You’d use this knowledge to establish relationships between the meaning of the elements and the number depicted on any given card. For example, the Ace of Wands combines the numerology of 1 with the element of Fire. This makes it about a beginning (numerology of 1) that involves passion and creativity (the meaning of the element of Fire). Even though most people, especially beginners, will find this a huge turnoff, the lovers of the Tarot de Marseille love this about the deck. This is so because they are not limited by the scenarios depicted in the Rider-Waite Smith. These scenarios can influence your reading even subconsciously. Without any people or situations involved, you can adapt the numerology and the elements to any situation. This is a far more abstract depiction that opens up the possibilities for your readings.
Major Difference #2: Some Major Arcana Have Different Numbers
In these two decks, the Major Arcana Strength and Justice have different numbers. This has different implications for the numerology of each card. In the Tarot de Marseille, Justice is number 8 and Strength is number 11. On the other hand, in the Rider-Waite Smith, this is switched – Strength is the 8th Major Arcana and Justice is the 11th. In numerology, 8 is the number of balance and karma. It has a materialistic side to it. Some people who embody the energy of 8 can be narrow-minded and overly concerned with wealth. 11, on the other hand, is a Master Number in numerology. 11 is not at all concerned with the material, being absorbed by spiritual matters instead. 11 is a number of imagination and being the center of attention.
In the Tarot de Marseille, Justice is all about balance. The card may be understood to be extremely concerned with the material world and restoring the balance in disputes over assets and money. The opposite would be true for Justice in Rider-Waite Smith. In this deck, it would be unconcerned with the material world and would be more about the spiritual side of Justice – Divine Justice, if you may. Strength, on the other hand, is all about spiritual strength in Tarot de Marseille. In Rider-Waite Smith, it is the persistence and toughness that is focused on the material world. In this deck, it could also turn into narrow-mindedness.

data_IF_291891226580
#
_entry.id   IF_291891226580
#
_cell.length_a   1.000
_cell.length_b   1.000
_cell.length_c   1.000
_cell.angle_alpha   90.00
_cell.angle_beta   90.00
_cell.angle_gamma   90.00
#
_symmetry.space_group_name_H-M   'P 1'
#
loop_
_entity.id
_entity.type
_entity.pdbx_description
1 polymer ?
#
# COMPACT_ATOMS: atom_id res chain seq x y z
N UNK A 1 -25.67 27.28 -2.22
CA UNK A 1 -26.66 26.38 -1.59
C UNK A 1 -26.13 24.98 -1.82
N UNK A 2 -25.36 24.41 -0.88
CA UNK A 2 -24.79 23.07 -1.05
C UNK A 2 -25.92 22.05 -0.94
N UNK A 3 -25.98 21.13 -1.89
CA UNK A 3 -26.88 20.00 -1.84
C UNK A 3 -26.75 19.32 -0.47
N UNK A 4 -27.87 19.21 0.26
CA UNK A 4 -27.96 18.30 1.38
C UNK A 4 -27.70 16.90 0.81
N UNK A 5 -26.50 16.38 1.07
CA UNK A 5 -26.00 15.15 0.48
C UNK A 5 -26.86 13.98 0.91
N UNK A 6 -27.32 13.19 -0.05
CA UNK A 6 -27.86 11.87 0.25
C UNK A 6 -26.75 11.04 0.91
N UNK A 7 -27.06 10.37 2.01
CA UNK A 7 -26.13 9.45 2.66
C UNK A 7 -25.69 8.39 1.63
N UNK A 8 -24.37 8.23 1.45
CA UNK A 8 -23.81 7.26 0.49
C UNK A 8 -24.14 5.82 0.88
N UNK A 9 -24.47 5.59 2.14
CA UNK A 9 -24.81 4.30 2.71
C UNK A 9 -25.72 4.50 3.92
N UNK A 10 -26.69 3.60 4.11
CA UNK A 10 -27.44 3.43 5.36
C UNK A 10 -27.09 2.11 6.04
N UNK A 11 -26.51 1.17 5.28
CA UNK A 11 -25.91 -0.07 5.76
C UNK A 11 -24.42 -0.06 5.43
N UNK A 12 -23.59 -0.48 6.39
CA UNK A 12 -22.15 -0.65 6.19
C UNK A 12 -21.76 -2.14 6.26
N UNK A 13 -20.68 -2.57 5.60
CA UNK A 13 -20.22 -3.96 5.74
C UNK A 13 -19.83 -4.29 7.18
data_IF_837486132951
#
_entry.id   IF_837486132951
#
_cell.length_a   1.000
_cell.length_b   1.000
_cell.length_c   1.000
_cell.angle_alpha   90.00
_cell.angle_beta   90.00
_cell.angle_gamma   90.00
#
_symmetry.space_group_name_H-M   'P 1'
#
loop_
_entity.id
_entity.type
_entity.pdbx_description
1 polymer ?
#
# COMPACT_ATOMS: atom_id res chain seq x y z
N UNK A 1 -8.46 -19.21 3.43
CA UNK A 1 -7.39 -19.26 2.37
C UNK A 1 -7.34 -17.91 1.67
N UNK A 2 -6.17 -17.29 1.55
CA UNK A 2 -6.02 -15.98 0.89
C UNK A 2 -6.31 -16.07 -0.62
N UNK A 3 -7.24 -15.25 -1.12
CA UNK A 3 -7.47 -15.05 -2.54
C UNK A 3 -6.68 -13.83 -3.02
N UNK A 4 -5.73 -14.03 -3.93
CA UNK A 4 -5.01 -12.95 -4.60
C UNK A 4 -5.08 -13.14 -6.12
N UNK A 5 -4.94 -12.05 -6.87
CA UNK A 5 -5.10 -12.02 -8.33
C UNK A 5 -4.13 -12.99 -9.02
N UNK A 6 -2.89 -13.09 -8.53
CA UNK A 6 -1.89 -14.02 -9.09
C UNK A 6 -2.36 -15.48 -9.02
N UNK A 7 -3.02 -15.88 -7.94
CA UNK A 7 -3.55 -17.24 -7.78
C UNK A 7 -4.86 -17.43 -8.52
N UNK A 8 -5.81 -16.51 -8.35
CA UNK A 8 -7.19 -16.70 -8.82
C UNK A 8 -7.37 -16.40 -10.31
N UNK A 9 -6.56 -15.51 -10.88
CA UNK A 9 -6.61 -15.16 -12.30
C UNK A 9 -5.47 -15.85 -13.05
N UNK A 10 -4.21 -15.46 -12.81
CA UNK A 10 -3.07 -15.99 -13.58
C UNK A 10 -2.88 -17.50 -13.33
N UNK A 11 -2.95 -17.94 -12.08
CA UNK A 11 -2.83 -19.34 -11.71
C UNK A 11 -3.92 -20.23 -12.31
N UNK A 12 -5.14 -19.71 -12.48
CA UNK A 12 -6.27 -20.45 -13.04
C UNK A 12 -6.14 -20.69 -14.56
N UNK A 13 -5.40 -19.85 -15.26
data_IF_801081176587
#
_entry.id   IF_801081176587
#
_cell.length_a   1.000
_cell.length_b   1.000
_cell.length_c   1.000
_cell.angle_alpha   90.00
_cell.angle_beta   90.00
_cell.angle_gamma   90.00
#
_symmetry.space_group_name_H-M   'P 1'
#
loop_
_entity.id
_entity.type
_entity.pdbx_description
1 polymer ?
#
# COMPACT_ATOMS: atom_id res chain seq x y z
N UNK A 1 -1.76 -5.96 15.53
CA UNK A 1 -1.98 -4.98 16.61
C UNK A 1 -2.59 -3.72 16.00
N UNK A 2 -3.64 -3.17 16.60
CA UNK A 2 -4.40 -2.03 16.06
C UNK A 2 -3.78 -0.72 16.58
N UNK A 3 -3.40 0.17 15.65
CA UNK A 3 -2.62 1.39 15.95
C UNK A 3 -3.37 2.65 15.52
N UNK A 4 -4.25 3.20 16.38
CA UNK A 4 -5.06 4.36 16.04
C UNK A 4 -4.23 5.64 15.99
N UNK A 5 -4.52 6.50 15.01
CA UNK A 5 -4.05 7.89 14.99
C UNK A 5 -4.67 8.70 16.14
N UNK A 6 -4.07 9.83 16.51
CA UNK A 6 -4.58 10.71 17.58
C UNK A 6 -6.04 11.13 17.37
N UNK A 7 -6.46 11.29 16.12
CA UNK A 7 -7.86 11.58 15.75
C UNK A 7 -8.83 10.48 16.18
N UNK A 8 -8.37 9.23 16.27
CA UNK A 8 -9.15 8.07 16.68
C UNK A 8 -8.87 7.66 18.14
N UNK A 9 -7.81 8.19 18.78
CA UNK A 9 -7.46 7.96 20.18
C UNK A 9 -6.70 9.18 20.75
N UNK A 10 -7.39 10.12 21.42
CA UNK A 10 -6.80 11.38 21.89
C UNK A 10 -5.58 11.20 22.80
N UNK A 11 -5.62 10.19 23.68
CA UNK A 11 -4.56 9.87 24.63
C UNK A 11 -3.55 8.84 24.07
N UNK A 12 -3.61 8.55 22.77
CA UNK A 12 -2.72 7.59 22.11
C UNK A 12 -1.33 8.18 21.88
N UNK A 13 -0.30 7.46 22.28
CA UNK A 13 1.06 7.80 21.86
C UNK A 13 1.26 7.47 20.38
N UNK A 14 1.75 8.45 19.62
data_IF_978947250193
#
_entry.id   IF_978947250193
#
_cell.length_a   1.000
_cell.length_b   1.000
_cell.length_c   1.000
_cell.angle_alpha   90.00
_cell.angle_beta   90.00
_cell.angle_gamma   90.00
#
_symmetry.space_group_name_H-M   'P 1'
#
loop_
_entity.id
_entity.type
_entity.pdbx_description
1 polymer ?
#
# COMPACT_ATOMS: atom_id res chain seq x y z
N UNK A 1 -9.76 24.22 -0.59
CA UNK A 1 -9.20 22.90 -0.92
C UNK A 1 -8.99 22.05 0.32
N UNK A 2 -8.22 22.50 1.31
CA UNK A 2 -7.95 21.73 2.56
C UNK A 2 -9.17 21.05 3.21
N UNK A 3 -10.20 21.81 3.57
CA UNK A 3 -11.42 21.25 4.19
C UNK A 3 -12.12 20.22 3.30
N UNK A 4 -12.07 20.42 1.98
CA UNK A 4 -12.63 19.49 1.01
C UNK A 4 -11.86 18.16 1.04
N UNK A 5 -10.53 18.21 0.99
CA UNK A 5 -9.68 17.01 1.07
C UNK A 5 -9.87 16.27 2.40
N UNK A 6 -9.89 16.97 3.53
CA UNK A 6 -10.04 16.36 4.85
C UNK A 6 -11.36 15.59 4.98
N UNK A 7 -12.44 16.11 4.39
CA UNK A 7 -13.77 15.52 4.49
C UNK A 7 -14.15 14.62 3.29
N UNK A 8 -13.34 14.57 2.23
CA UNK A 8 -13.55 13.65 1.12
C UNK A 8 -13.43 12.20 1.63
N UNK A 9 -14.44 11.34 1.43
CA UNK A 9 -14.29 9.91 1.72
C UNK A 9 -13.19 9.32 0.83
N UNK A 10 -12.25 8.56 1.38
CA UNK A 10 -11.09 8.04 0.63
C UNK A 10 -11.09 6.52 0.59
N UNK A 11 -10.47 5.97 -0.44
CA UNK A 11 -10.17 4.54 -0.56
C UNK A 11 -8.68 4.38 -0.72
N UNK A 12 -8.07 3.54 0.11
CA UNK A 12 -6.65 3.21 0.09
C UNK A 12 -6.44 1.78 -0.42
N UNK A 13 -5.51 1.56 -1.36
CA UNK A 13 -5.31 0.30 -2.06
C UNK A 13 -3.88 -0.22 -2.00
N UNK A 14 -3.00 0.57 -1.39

Major Difference #3: The Unnamed Arcana
In some interpretations of the Tarot de Marseille, the 13th Major Arcana (Death) has no name. The reason why it has no name remains a mystery. It’s probably tied to the taboo nature of giving death a name or speaking its name out loud. This quirk may mean nothing to you, or you may find it intriguing and fascinating.
Major Difference #4: We know a lot about the origins of Rider-Waite Smith, not so much about the Tarot de Marseille
As you have observed in the previous paragraphs, we know who the creators of the Rider-Waite Smith are. We know a lot of biographical info about them. We know that Pamela Colman Smith fought for women’s right to vote and wrote books about Jamaican folklore. We know that Waite and young Aleister Crowley had a bit of a feud going on. In contrast, the origins of the Tarot de Marseille are shrouded in mystery. For all we know, it could not even have its origins in Marseilles. The implications of this? Honestly, that is up to personal taste. Do you want to know about the creators of the deck you’re using, or not?
Major Difference #5: The Coins vs the Pentacles
Another difference between these decks is the name given to one of the suits. The suit representing Earth in Rider-Waite Smith is called Pentacles. The same suit is called Coins in the Tarot de Marseille. They both depict currency in its metal form. However, the Pentacle is a sacred symbol for Wiccans and other traditions. It is believed to have protective powers. The name Coins is more general. Pentacles are coins sometimes, but not all coins are pentacles. Pentacles may mean a lot to you and you may really want them mentioned on your deck. Plus, the protective qualities of Earth are highlighted by this name. We’re talking about the classic version of the decks here. Various reinterpretations of both decks take plenty of liberties when it comes to the names given to the suits.
At the end of the day…
It’s all up to personal preference and what your soul is calling you to do. None of the differences between these decks make one deck objectively superior to the other. The knowledge that you need to read using one deck is pretty interchangeable with the other, so your choice doesn’t have to be final, either.
Which Tarot deck do you prefer? Why? Tell us in the comments!
Costa, Marianne. The Way of Tarot.